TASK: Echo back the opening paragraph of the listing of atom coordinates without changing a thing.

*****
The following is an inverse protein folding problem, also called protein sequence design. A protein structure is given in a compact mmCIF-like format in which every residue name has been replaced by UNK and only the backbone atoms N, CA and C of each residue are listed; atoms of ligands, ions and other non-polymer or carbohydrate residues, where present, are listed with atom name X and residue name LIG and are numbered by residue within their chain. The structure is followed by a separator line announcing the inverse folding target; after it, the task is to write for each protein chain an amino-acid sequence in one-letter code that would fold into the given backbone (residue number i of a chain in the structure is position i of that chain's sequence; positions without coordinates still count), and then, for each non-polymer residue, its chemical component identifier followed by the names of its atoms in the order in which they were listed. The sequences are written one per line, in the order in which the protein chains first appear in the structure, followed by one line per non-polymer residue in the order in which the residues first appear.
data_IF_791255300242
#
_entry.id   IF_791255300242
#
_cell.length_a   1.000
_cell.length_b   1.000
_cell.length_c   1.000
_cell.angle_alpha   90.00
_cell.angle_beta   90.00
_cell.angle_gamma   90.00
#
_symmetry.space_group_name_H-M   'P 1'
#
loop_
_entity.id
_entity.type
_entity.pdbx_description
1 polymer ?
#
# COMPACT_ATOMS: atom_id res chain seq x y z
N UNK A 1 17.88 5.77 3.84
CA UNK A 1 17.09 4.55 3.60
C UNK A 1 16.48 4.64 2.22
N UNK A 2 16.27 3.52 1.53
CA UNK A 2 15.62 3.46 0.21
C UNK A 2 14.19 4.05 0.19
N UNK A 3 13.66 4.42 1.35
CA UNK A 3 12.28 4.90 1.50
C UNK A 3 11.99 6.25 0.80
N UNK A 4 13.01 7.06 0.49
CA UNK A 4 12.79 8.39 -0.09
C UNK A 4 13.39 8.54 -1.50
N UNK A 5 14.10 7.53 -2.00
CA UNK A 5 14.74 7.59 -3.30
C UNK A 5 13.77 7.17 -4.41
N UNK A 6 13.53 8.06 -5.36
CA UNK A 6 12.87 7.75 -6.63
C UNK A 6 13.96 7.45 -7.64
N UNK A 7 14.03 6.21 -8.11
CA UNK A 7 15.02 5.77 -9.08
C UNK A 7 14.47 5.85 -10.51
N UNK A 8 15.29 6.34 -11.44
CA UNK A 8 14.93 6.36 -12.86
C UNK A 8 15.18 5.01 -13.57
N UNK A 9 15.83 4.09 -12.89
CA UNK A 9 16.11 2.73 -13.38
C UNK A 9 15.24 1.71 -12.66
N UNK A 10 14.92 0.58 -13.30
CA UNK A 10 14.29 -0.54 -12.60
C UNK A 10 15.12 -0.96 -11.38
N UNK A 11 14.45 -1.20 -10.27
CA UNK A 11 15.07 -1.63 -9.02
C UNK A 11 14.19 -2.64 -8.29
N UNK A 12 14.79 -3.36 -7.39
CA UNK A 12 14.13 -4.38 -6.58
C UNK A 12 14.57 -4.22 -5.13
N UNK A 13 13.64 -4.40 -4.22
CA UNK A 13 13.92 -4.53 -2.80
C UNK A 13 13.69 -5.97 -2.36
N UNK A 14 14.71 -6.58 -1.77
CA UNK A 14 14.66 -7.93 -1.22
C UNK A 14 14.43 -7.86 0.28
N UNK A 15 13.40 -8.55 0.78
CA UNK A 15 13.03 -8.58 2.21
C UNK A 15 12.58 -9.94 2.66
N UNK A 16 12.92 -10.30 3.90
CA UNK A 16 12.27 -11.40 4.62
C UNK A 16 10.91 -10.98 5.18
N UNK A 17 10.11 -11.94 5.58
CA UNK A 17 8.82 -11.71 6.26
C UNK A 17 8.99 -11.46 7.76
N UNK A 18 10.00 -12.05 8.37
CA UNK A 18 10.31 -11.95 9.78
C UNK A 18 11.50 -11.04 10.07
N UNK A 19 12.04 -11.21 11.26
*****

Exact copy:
The following is an inverse protein folding problem, also called protein sequence design. A protein structure is given in a compact mmCIF-like format in which every residue name has been replaced by UNK and only the backbone atoms N, CA and C of each residue are listed; atoms of ligands, ions and other non-polymer or carbohydrate residues, where present, are listed with atom name X and residue name LIG and are numbered by residue within their chain. The structure is followed by a separator line announcing the inverse folding target; after it, the task is to write for each protein chain an amino-acid sequence in one-letter code that would fold into the given backbone (residue number i of a chain in the structure is position i of that chain's sequence; positions without coordinates still count), and then, for each non-polymer residue, its chemical component identifier followed by the names of its atoms in the order in which they were listed. The sequences are written one per line, in the order in which the protein chains first appear in the structure, followed by one line per non-polymer residue in the order in which the residues first appear.